The United Nations deploys more peacekeepers to South Sudan as peace talks begin

This week, U.N. Undersecretary-General for Humanitarian Affairs and Emergency Relief Coordinator Mark Lowcock concluded his two-day visit to South Sudan—where civil war and the resulting humanitarian crisis have entered their fifth year. On Wednesday, May 16, Lowcock issued a dismal report on the country’s ongoing hostilities, stating, “Belligerents use scorched-earth tactics, murder, and rape as weapons of war… Seven million people need humanitarian assistance in 2018. And things are simply getting worse.” Since the beginning of the conflict in December 2013, fighting between government troops led by President Salva Kiir and rebel forces led by former Vice President Riek Machar has forcibly displaced over 4 million people, with more than 2 million people fleeing to neighboring countries. Meanwhile, internally displaced persons in South Sudan rely heavily on humanitarian assistance to survive; however, violence against aid workers by both the government and opposition forces have restricted humanitarian access and obstructed the delivery of life-saving aid. Lowcock highlighted these challenges, noting, “The aid agencies are subjected to harassment, extortions, and looting, kidnapping, killings, and other blockage all over the country and those things have a direct effect reducing our ability to help people who need humanitarian assistance.”

On Thursday, David Shearer, the head of the U.N. mission in South Sudan (UNMISS), announced that it would send 150 more peacekeepers to Unity State to protect civilians who are being targeted in intensifying clashes between the warring parties. “Our fresh deployment will enable peacekeeping troops to patrol deeper to reach remote villages where the worst atrocities are taking place to create a protective presence and deter further fighting,” he said. On the same day, the South Sudanese warring parties reinitiated peace talks in Ethiopia, as a part of a High-Level Revitalization Forum organized by the Intergovernmental Authority on Development (IGAD), an East African bloc. In advance of these talks, IGAD hosted discussions “to revisit general principles and practices relating to governance and security issues during political transitions.” These sessions aimed to prepare negotiators to settle on security and power-sharing arrangements for a Transitional Government of National Unity at the forum.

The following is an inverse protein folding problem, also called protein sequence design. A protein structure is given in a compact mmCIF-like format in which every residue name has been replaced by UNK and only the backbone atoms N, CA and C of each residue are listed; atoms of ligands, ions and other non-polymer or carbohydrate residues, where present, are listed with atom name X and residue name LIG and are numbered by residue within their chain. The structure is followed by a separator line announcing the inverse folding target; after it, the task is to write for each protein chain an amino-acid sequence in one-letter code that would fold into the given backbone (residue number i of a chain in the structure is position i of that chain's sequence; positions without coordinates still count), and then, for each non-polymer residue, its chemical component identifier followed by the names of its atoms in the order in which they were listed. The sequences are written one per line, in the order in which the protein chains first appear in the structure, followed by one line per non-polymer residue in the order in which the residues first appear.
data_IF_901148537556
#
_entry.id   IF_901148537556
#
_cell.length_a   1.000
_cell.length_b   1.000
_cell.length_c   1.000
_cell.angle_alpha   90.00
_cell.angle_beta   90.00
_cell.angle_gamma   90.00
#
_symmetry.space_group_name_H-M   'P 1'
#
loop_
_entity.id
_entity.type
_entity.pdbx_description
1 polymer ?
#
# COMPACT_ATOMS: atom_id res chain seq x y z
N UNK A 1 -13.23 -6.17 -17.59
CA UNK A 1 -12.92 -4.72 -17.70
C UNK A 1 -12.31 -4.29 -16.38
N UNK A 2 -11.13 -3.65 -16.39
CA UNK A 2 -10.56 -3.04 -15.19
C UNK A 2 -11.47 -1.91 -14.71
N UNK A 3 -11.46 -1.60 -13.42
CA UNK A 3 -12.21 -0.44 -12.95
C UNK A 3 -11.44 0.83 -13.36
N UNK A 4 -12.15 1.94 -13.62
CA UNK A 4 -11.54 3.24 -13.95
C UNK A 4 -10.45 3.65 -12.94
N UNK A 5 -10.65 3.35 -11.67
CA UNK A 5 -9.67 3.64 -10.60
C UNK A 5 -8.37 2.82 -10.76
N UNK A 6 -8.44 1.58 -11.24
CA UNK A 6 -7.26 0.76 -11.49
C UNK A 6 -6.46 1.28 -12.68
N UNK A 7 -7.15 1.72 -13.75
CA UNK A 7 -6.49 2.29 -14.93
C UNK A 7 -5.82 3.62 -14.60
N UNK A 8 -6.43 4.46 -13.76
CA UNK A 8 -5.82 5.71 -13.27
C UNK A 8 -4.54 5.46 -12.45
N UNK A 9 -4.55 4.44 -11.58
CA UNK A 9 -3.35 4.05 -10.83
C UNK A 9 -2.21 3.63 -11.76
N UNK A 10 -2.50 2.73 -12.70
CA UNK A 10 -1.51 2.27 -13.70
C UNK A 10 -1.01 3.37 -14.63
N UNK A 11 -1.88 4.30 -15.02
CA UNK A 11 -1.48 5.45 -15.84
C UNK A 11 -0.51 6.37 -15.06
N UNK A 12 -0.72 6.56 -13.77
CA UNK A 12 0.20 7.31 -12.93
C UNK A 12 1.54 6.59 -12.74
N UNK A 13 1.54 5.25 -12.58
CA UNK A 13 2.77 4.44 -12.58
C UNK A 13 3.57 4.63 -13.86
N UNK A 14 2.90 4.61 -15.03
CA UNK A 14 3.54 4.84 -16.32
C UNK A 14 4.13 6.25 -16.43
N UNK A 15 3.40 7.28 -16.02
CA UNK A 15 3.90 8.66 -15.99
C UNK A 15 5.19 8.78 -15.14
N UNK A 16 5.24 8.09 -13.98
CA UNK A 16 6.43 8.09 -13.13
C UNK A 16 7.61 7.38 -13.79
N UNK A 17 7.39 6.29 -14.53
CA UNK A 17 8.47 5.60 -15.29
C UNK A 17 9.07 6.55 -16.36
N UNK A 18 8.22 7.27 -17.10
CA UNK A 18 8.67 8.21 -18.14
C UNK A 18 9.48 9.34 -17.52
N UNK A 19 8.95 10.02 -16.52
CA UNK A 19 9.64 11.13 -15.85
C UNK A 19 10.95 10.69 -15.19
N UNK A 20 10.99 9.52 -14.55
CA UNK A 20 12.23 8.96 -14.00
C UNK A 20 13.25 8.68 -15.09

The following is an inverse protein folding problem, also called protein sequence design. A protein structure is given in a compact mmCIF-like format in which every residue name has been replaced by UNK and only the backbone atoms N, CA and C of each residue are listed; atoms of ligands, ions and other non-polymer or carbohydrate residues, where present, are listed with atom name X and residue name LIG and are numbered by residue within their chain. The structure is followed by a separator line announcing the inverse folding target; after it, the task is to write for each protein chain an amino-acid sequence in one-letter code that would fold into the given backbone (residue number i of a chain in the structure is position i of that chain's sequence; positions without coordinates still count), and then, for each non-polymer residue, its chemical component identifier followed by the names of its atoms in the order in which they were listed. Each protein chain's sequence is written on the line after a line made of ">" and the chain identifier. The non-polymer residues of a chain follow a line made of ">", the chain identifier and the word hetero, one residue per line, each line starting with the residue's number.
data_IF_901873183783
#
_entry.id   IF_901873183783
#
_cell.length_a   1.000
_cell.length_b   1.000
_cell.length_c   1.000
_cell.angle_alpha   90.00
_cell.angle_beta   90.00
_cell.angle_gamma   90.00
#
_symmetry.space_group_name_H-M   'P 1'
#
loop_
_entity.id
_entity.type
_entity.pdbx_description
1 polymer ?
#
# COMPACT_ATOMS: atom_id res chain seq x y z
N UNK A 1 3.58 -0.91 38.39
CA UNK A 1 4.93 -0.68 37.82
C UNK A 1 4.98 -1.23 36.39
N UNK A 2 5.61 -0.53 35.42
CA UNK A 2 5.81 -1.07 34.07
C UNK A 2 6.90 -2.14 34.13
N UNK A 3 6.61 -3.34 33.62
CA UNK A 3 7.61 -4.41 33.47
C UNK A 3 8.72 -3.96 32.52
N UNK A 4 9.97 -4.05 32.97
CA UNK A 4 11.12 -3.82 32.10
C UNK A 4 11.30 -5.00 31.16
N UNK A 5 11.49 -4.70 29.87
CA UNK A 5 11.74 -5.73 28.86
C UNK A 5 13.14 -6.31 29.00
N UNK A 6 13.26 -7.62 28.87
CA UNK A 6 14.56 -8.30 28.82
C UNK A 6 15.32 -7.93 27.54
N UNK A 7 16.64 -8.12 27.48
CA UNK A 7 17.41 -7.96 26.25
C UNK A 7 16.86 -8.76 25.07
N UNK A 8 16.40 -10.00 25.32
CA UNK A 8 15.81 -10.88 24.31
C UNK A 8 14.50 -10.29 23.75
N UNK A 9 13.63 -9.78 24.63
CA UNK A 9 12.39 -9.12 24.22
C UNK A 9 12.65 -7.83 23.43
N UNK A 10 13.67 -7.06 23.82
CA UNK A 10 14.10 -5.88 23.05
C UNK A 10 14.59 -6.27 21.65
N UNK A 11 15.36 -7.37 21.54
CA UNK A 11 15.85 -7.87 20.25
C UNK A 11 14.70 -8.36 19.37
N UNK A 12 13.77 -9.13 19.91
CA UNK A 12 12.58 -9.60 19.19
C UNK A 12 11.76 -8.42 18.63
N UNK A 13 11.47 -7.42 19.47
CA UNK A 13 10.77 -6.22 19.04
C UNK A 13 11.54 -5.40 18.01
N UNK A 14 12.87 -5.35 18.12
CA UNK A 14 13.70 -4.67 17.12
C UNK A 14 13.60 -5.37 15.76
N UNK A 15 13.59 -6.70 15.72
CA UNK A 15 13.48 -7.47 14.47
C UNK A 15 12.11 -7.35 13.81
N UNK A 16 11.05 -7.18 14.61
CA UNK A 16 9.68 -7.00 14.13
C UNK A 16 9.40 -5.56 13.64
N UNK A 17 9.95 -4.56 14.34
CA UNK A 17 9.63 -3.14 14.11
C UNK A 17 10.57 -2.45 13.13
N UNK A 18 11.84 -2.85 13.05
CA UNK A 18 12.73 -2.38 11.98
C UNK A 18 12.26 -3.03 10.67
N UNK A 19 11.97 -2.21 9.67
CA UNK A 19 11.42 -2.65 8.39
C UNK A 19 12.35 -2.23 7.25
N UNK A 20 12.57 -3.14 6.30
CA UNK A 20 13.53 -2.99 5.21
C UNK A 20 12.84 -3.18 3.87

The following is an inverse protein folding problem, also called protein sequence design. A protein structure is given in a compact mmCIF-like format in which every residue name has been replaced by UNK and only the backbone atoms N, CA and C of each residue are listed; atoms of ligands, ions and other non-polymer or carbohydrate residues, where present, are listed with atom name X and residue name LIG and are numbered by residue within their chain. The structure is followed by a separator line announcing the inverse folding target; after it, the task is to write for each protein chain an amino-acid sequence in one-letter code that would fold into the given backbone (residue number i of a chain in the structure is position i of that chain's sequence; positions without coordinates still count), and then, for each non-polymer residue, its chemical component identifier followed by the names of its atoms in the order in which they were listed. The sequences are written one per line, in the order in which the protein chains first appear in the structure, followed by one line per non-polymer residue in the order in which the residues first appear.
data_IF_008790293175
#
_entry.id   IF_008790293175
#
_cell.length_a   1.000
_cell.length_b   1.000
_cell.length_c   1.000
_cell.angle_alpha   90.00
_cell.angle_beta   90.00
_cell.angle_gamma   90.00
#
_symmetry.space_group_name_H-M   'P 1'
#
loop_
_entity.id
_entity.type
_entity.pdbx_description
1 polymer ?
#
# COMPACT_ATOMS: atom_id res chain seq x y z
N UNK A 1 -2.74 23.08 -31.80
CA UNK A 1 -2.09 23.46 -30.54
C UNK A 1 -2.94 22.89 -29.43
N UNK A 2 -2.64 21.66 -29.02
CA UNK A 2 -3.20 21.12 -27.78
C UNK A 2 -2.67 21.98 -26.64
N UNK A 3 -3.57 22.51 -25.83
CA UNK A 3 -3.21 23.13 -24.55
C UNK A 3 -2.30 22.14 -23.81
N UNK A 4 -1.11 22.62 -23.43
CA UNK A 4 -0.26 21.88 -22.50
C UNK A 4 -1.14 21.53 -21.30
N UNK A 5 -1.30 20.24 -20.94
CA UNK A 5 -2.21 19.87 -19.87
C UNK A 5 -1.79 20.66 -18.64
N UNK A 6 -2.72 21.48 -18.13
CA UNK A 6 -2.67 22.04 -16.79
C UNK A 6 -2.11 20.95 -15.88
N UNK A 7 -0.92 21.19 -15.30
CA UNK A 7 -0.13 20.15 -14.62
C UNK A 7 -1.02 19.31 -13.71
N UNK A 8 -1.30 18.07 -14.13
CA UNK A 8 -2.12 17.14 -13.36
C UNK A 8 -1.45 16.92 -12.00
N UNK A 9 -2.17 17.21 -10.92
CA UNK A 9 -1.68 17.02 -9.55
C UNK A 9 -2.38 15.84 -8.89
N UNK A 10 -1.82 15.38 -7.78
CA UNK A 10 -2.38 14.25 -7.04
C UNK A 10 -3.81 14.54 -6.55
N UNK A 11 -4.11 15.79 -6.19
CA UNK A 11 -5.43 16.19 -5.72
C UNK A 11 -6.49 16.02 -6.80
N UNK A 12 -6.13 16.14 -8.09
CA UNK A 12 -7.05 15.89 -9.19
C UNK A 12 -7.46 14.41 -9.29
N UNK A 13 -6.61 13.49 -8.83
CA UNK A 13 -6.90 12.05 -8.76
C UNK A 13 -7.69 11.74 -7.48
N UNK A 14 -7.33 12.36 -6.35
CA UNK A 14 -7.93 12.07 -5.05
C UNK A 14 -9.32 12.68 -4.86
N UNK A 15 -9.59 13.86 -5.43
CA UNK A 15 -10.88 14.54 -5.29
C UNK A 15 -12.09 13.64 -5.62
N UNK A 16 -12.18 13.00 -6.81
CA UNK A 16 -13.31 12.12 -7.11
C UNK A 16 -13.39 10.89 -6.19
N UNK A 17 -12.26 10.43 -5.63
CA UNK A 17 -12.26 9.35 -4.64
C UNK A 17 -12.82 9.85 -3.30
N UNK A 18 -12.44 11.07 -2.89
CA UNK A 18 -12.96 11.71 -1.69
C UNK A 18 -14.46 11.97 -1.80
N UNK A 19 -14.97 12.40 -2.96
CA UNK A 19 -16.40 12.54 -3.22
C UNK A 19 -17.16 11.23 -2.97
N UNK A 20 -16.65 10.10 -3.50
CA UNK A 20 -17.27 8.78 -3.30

While the IGAD-led initiative strives to achieve a negotiated political settlement in South Sudan, last week the White House announced that the U.S. would be reviewing its own strategy in South Sudan to ensure that U.S. assistance is not falling into the wrong hands and prolonging the conflict. John Prendergast, the founding director of the Enough Project, argued earlier this week that the U.S. should not cut its humanitarian assistance to South Sudan, which would devastate the victims of the conflict; however, the U.S. could use targeted financial sanctions against the South Sudanese leaders responsible for the continued violence to increase the pressure on the warring parties to end the conflict.

Kenya passes controversial cybercrime law and Zimbabwe bans cryptocurrencies

On Wednesday, May 16, Kenyan President Uhuru Kenyatta signed the Computer Misuse and Cybercrimes Act 2018 (formerly Computer and Cybercrimes Bill 2017), a broad law intended to prevent computer fraud, cyber bullying, identity theft and impersonation, phishing, interception of electronic messages or money transfers, cyberterrorism, credit card fraud, and wrongful distribution of obscene or intimate images, among other activities. The bill includes tools for investigating and punishing hackers—including authorization for searching and seizing stored data and permission to intercept data in real time as well as provisions for penalties such as KSh5 million ($50,000) fine or a three-year jail term for hackers. It also establishes a National Computer and Cybercrimes Coordination Committee, which will advise the administration “on matters relating to block chain technology, critical infrastructure, mobile money and trust accounts.”